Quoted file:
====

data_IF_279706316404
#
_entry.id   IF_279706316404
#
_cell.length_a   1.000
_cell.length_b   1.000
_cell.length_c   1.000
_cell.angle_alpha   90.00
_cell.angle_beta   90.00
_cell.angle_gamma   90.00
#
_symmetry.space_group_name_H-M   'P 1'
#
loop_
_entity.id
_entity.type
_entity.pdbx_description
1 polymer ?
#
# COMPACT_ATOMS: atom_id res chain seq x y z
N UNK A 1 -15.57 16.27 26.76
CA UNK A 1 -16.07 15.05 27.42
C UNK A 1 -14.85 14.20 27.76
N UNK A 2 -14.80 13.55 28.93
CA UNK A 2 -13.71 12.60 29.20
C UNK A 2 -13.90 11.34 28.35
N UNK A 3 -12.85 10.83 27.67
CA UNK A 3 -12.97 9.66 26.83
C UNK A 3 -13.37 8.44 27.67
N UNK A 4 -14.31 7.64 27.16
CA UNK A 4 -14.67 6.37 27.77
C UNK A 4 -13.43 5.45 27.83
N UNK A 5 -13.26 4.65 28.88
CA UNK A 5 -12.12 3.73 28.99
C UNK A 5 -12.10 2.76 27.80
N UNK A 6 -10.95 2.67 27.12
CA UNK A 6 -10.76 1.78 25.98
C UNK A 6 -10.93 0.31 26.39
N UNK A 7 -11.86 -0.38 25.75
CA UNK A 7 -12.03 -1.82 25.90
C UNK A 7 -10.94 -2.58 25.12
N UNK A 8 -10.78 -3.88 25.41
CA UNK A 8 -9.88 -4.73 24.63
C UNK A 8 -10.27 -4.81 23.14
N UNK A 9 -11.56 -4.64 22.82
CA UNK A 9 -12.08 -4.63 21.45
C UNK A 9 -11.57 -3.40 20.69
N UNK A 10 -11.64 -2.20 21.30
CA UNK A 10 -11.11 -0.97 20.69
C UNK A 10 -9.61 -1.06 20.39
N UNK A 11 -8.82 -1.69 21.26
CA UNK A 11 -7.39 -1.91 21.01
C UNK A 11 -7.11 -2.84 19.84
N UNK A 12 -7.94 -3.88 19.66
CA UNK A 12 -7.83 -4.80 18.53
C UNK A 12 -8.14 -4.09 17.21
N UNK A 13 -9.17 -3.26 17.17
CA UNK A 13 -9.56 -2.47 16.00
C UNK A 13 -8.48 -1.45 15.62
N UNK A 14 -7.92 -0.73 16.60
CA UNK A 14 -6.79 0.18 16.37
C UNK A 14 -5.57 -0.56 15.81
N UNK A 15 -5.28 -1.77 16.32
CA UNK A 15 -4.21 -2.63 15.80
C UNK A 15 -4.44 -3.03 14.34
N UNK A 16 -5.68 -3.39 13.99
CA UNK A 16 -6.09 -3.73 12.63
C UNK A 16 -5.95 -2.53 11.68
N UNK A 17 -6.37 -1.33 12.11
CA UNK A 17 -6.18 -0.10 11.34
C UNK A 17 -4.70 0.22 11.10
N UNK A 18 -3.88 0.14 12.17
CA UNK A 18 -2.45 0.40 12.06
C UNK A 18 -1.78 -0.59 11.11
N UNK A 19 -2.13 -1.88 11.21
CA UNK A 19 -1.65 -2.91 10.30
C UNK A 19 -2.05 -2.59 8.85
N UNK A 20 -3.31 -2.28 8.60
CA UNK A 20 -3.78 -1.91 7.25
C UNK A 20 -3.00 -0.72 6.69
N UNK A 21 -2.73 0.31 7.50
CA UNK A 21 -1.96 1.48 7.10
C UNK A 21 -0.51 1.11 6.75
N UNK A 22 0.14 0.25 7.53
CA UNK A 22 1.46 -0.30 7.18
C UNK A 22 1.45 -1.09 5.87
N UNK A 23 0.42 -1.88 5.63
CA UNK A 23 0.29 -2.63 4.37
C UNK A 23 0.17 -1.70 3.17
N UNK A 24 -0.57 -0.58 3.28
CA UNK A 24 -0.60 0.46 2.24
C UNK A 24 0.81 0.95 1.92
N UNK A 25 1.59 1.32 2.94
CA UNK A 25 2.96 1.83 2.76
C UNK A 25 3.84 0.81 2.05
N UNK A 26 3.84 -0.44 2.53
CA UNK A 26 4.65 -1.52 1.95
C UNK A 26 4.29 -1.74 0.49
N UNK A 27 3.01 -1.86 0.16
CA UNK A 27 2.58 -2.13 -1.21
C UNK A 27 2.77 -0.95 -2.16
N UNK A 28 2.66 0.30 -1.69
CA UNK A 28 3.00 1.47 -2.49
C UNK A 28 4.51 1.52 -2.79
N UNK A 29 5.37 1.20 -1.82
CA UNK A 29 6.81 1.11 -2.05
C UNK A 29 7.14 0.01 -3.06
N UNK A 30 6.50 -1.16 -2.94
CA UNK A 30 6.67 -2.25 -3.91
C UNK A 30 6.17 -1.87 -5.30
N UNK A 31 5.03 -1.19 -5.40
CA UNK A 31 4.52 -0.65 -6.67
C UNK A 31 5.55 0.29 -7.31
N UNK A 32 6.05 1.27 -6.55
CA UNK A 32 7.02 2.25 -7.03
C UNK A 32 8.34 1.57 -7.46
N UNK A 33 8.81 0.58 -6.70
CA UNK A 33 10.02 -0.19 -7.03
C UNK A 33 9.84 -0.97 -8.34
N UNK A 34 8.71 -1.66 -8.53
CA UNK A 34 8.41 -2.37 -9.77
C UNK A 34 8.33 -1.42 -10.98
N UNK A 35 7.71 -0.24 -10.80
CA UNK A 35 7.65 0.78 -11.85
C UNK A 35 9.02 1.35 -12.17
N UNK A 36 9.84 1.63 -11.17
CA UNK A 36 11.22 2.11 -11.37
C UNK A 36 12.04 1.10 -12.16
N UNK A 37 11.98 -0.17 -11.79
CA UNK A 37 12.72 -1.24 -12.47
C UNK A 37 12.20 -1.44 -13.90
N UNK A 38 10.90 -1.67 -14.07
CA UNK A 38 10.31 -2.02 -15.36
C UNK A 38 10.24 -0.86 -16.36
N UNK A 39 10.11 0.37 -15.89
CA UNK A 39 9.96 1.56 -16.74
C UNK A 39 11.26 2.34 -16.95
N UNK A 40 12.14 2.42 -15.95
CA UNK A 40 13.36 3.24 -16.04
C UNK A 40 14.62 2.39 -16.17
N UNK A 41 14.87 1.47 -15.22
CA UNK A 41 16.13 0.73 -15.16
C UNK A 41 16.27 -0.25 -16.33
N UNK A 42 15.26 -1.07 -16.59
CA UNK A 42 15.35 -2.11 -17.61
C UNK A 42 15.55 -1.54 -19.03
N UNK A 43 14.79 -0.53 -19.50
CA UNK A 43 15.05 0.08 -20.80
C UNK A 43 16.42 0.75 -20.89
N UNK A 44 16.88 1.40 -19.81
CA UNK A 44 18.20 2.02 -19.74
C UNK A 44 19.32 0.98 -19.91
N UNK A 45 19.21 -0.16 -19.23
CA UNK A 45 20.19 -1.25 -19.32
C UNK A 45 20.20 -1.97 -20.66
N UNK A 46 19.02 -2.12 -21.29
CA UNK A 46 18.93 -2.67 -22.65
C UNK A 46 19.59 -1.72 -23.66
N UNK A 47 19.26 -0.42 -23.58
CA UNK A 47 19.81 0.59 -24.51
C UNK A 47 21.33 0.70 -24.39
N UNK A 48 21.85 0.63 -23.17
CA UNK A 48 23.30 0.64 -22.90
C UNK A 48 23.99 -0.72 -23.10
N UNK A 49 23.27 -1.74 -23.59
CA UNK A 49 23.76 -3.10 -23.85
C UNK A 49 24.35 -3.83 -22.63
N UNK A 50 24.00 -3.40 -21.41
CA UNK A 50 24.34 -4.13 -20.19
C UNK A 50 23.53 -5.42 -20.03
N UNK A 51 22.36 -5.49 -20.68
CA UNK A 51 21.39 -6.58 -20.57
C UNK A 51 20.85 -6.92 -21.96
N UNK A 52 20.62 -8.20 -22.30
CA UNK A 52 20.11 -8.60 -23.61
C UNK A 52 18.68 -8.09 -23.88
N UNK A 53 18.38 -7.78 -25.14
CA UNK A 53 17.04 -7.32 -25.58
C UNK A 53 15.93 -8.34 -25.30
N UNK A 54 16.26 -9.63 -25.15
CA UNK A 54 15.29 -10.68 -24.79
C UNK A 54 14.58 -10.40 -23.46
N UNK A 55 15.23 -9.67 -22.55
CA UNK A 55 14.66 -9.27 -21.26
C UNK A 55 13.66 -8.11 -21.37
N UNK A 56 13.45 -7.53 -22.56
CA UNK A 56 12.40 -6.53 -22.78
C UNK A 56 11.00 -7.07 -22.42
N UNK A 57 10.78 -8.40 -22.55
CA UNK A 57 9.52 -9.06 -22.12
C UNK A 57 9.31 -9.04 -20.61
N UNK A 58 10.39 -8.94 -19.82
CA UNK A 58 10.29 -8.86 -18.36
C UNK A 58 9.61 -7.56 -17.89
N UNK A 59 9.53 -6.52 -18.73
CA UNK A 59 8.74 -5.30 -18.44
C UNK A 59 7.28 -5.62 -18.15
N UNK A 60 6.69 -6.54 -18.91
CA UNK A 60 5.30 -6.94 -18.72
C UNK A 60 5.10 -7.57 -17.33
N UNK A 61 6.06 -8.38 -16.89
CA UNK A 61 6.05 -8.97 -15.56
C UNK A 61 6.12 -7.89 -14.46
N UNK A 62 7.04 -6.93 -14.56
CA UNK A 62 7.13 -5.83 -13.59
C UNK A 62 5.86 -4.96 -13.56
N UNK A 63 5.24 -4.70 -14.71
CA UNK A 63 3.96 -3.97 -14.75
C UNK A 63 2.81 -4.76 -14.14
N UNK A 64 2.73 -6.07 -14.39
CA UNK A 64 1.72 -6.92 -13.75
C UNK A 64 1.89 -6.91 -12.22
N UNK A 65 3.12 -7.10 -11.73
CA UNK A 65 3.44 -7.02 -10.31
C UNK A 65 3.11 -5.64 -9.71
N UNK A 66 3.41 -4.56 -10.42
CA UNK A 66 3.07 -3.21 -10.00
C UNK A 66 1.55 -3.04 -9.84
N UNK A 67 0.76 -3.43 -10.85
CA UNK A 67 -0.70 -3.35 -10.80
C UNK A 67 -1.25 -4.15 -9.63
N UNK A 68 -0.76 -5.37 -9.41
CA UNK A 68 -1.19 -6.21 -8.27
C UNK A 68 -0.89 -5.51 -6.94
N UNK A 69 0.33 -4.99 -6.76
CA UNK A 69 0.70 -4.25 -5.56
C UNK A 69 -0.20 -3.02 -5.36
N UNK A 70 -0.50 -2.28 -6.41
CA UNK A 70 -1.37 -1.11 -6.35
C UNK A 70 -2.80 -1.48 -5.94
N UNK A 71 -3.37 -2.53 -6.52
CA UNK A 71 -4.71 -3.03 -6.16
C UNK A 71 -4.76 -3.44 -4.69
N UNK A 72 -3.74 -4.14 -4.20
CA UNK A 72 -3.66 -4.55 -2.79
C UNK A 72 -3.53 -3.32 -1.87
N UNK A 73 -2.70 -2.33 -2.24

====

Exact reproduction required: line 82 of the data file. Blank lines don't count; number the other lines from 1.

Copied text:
CA UNK A 21 -1.96 1.48 7.10